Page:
This spring the Queen had her ninety-sixth birthday and is still working! Over the past months, however, she has been doing this in a different way than in the past. During the pandemic, she continued to review documents in the daily “red box” that she received and conducted business by phone when it was feasible. Because of the restrictions and need to limit contact with others, though, she also began using technology to reach others virtually.
In recent weeks she and her family have been preparing for formal celebrations to honour her seventieth year on the throne. She has been delegating others to attend what were previously regular appearances such as the opening of parliament and spring garden parties.
The media has stated that she has delegated rather than appearing in person because of episodic mobility issues. It is also now common knowledge that she has asked her dresser, Angela Kelly to move into the apartment in Windsor Castle that is next to hers to provide more assistance for daily living.
I had never heard of the term episodic mobility issues and decided to do some research.
Dr. Jayant Arora who is the Director and Unit Head at the Fortis Memorial Research Institute, Gurugram states that that this is not a medical diagnosis. In fact, temporary mobility impairment issues might actually be the result of other conditions. Weakness, injury, balance, pain, muscle loss or deformities can be the source of the problem. Also neurological conditions such as Parkinson’s disease, brain strokes, arthritis, or spinal cord disorders can be at the root of the problem.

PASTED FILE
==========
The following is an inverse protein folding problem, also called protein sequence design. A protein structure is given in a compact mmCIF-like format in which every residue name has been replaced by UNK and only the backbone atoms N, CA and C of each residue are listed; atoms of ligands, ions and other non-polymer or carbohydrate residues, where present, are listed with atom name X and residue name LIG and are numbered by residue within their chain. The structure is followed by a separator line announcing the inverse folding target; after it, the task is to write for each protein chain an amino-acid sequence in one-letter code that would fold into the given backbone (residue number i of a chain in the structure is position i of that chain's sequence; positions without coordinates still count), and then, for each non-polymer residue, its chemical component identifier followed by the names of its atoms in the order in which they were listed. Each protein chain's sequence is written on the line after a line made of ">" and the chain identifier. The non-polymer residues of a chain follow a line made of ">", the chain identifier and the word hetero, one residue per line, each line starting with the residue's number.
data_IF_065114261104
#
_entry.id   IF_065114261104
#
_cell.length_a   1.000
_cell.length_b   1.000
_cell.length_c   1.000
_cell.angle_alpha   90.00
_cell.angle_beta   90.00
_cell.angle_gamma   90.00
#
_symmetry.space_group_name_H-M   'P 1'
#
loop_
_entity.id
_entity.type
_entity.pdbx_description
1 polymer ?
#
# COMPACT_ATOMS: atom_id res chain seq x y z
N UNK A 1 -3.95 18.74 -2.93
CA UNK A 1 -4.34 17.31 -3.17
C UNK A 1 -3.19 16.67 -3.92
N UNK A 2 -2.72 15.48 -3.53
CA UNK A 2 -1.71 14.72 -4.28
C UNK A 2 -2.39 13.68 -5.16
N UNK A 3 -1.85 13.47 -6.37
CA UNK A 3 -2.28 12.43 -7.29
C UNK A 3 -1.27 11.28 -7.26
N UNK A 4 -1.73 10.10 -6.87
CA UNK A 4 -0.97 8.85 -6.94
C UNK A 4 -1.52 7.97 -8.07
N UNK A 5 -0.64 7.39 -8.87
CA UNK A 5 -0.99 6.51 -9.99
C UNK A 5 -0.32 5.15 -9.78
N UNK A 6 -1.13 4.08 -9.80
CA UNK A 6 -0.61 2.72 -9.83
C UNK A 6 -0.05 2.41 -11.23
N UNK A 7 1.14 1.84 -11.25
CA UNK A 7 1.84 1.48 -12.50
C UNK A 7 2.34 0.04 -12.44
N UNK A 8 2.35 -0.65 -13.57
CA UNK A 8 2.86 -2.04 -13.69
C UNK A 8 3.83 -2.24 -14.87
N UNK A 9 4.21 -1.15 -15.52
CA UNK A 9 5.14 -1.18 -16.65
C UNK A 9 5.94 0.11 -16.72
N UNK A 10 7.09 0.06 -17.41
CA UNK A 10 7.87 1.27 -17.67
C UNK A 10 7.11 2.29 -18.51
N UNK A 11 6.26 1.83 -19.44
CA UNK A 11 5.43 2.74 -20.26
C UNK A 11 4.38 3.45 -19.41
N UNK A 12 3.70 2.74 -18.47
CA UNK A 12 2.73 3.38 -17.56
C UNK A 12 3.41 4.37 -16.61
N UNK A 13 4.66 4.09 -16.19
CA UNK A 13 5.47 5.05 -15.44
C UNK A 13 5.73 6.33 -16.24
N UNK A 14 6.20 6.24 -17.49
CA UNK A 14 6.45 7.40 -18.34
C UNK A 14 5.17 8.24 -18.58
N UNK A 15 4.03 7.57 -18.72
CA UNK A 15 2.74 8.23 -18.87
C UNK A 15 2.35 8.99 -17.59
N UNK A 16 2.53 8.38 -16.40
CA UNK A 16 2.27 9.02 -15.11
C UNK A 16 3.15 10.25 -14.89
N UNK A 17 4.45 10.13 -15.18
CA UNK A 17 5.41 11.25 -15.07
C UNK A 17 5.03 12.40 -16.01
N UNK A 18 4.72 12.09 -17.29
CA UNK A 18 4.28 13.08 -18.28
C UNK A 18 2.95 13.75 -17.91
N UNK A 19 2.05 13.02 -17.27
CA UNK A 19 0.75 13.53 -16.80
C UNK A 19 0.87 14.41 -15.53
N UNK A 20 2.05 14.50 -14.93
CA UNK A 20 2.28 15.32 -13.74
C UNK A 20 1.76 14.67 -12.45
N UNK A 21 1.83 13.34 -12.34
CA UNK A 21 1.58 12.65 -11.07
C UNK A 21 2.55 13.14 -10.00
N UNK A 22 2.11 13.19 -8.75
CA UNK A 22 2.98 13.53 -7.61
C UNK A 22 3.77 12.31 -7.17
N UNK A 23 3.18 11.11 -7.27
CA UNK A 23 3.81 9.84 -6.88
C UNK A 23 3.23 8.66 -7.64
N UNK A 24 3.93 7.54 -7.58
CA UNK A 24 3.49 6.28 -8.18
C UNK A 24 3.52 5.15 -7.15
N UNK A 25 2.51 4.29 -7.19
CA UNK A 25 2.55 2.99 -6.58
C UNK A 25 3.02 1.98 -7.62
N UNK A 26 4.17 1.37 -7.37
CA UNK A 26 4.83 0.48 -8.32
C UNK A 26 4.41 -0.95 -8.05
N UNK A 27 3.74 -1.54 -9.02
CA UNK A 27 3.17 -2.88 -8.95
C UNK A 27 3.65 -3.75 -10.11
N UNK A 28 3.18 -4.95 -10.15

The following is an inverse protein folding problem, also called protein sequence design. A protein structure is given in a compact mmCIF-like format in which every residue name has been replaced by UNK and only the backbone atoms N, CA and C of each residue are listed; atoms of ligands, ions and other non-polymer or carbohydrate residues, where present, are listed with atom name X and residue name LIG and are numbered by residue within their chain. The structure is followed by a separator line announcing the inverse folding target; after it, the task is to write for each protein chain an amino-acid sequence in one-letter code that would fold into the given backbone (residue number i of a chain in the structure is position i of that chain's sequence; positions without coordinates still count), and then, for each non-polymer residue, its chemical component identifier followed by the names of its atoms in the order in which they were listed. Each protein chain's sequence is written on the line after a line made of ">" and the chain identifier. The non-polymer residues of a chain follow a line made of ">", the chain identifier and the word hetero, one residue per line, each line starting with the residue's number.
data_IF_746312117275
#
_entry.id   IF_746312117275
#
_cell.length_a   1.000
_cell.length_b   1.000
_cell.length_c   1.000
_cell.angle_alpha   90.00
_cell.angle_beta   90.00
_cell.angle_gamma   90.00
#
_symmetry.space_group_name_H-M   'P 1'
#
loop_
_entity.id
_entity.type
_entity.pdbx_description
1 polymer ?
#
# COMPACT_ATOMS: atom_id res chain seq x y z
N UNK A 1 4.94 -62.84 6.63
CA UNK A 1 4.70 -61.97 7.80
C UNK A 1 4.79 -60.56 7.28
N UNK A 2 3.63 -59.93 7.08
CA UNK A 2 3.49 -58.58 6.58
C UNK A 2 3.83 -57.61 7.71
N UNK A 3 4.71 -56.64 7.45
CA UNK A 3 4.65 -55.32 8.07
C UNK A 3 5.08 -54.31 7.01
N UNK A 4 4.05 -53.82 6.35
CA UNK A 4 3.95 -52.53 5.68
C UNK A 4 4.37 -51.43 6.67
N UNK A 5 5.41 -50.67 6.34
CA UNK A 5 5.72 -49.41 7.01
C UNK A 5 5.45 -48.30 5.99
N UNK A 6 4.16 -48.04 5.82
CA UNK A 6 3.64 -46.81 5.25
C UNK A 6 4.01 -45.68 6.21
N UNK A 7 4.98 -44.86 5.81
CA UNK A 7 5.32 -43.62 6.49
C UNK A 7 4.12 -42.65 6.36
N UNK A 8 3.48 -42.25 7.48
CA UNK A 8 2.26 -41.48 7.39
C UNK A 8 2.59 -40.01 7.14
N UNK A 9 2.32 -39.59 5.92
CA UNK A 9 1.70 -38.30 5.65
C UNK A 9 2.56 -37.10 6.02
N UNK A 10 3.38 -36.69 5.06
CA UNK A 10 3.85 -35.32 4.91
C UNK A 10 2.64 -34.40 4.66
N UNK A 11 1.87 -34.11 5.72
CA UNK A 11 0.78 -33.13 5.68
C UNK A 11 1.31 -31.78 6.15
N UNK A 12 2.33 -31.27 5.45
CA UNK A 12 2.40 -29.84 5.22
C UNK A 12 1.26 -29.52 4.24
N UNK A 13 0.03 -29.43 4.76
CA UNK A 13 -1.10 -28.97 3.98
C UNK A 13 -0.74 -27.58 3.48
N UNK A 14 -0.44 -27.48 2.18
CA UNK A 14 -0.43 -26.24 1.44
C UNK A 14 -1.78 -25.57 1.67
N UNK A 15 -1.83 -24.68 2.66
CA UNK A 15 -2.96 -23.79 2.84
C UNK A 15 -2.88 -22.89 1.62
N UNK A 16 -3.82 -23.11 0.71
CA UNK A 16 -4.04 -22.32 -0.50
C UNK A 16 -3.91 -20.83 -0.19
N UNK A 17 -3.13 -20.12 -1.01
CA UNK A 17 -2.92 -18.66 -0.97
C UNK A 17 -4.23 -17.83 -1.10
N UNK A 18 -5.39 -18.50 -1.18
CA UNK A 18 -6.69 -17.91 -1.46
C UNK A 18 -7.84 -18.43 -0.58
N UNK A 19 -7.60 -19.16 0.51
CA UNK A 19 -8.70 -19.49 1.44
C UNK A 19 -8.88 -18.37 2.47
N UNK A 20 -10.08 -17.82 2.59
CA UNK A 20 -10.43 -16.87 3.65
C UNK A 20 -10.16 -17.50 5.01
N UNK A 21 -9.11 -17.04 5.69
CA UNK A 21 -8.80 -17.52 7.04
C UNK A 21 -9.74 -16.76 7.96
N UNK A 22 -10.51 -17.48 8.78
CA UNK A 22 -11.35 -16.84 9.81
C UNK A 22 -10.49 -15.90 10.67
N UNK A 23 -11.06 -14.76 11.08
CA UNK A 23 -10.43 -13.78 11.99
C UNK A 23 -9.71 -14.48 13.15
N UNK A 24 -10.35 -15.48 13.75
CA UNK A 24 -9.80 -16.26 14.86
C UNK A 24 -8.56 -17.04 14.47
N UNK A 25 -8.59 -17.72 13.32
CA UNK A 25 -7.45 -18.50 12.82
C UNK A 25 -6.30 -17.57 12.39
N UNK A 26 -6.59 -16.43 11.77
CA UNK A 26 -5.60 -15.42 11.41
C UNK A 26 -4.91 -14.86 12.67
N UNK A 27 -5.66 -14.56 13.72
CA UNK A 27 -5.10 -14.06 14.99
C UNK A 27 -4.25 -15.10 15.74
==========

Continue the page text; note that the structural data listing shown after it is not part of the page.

The word “episodic” implies that the issues occur occasionally and at irregular intervals. This might explain why the Queen waits until the day before an event before deciding whether she or not she can attend. She misses some things and then shows up at others looking radiant.
Before her husband, Prince Philip’s memorial service held in March, 2022, there was a news article that stated the Queen was concerned about being seen in a wheelchair. According to the author, she was upset when she saw disturbing photographs of her sister who had a stroke published by the press. She therefore apparently vowed never to have images of herself in a wheelchair to be seen by the public.
This week, it was interesting to see the Queen arrive at the Chelsey Flower Show in a fully-equipped “buggy” that allowed her to view the displays while sitting.
So let’s put this in perspective:
- She is 96 years old!
- Her reign continues and she is still in a very powerful role recognized throughout the world.
- The demands of appearing in public continue.
- The Platinum Jubilee is a historical event that has not and likely will not be matched.
- She wants to participate but has some physical limitations.
- As a leader she has been wisely using resources by delegating royals to stand in for her, communicating through technology and appearing when possible.
Pretty good, I’d say.
How do you handle your responsibilities when you have episodic barriers that interfere?
What do you think your life will be like when you are 96 years old?
Lots of things to think about this week.